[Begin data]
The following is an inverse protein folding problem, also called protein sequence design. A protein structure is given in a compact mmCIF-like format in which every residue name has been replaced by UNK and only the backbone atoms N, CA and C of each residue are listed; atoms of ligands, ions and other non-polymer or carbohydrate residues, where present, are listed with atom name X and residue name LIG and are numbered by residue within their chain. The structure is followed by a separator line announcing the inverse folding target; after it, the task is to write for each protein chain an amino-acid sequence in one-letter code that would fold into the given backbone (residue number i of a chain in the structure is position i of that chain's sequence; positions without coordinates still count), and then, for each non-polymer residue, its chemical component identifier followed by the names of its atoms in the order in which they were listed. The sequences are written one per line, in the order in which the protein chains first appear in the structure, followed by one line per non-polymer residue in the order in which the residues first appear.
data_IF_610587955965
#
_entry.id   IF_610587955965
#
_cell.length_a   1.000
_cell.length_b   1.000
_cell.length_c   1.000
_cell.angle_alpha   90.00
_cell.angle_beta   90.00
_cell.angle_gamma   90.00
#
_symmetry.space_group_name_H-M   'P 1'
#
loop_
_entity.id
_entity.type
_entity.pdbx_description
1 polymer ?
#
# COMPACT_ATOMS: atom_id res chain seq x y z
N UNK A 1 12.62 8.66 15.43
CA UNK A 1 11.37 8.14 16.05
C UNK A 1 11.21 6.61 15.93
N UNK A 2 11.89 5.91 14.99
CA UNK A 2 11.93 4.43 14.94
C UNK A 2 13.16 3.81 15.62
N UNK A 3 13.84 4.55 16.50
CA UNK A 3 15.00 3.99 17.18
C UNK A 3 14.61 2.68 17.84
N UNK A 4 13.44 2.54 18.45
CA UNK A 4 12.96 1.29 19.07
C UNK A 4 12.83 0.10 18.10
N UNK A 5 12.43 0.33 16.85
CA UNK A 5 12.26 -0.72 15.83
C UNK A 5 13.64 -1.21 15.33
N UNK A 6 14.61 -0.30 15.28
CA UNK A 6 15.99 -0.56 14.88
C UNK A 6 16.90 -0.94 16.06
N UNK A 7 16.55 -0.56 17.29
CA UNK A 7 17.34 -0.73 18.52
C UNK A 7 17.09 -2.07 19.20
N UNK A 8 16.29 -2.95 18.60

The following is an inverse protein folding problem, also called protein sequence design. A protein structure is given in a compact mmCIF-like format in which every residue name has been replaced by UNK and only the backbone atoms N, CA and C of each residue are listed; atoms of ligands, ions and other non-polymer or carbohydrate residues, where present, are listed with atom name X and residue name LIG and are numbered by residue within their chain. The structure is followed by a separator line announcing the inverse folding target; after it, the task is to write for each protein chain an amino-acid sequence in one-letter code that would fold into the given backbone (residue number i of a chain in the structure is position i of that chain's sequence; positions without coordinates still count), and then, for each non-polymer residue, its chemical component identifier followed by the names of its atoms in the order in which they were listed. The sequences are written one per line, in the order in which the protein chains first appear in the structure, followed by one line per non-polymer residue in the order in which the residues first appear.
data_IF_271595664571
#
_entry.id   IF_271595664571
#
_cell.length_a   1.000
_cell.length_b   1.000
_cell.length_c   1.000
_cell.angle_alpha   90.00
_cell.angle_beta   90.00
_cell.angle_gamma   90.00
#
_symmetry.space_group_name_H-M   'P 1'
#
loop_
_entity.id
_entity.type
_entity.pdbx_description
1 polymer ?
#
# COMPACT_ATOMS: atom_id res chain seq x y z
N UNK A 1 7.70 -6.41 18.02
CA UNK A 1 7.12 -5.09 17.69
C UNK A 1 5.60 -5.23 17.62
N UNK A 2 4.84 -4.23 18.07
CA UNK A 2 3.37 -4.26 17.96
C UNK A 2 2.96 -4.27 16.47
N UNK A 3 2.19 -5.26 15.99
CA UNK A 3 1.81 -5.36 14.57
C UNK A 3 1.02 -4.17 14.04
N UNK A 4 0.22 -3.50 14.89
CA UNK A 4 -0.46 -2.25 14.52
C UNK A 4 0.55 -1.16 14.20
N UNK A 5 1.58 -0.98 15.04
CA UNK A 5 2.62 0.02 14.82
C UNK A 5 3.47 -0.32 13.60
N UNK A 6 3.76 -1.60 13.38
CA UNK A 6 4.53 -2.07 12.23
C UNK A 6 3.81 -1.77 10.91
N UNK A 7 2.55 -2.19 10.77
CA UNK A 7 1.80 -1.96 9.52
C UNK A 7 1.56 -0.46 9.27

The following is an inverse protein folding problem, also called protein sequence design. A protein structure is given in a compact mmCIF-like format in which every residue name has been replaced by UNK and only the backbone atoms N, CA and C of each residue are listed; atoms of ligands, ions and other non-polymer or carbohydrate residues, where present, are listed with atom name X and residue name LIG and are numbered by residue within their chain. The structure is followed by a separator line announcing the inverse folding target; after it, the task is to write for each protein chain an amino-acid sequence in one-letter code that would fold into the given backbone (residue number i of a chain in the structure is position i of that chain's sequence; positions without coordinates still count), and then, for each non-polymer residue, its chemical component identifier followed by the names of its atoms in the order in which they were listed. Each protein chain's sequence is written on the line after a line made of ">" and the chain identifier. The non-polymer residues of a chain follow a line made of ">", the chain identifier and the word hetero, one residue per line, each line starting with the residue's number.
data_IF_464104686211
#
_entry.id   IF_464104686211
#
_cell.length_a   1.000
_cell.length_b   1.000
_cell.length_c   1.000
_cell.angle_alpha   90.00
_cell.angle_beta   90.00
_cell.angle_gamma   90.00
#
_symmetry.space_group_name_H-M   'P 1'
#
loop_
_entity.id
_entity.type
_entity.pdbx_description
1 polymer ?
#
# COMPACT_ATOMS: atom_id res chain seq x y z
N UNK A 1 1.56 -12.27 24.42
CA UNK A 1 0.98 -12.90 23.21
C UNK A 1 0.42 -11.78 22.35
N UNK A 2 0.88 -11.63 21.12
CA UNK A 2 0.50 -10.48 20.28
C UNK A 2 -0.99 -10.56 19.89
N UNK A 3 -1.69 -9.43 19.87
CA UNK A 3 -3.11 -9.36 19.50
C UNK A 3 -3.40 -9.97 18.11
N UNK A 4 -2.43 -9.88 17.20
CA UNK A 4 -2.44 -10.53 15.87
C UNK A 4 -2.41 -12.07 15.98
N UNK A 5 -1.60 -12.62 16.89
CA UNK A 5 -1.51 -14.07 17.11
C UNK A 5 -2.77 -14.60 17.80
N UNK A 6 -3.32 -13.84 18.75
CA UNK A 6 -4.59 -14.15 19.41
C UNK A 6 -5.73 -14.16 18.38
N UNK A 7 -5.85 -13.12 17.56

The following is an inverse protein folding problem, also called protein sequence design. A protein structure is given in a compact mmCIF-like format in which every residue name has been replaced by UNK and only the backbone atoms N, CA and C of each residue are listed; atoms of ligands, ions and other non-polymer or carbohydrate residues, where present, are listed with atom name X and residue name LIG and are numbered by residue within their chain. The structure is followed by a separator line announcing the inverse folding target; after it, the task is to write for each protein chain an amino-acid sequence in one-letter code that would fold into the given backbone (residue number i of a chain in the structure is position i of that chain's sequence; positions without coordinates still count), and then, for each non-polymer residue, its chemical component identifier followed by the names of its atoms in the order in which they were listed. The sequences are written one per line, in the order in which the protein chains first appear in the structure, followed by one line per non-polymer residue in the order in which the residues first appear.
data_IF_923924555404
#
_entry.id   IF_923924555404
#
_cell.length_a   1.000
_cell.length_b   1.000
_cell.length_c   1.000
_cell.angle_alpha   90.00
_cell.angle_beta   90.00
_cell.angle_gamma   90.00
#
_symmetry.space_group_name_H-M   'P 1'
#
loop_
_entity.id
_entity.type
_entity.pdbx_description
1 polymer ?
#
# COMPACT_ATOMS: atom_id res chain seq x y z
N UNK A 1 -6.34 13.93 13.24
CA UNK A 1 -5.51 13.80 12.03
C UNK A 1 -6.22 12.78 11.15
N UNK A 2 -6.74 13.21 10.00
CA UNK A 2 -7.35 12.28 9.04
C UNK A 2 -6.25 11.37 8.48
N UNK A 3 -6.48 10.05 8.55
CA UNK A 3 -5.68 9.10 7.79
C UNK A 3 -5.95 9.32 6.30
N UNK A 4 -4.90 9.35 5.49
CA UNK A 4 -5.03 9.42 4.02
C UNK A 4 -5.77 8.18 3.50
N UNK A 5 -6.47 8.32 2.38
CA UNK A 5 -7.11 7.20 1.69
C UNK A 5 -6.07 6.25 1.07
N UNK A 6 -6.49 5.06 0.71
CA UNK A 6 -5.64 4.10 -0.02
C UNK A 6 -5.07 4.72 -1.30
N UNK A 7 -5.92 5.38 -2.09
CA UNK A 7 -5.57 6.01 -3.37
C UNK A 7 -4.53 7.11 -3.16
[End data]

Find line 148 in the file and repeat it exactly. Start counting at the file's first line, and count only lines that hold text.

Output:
CA UNK A 1 -5.51 13.80 12.03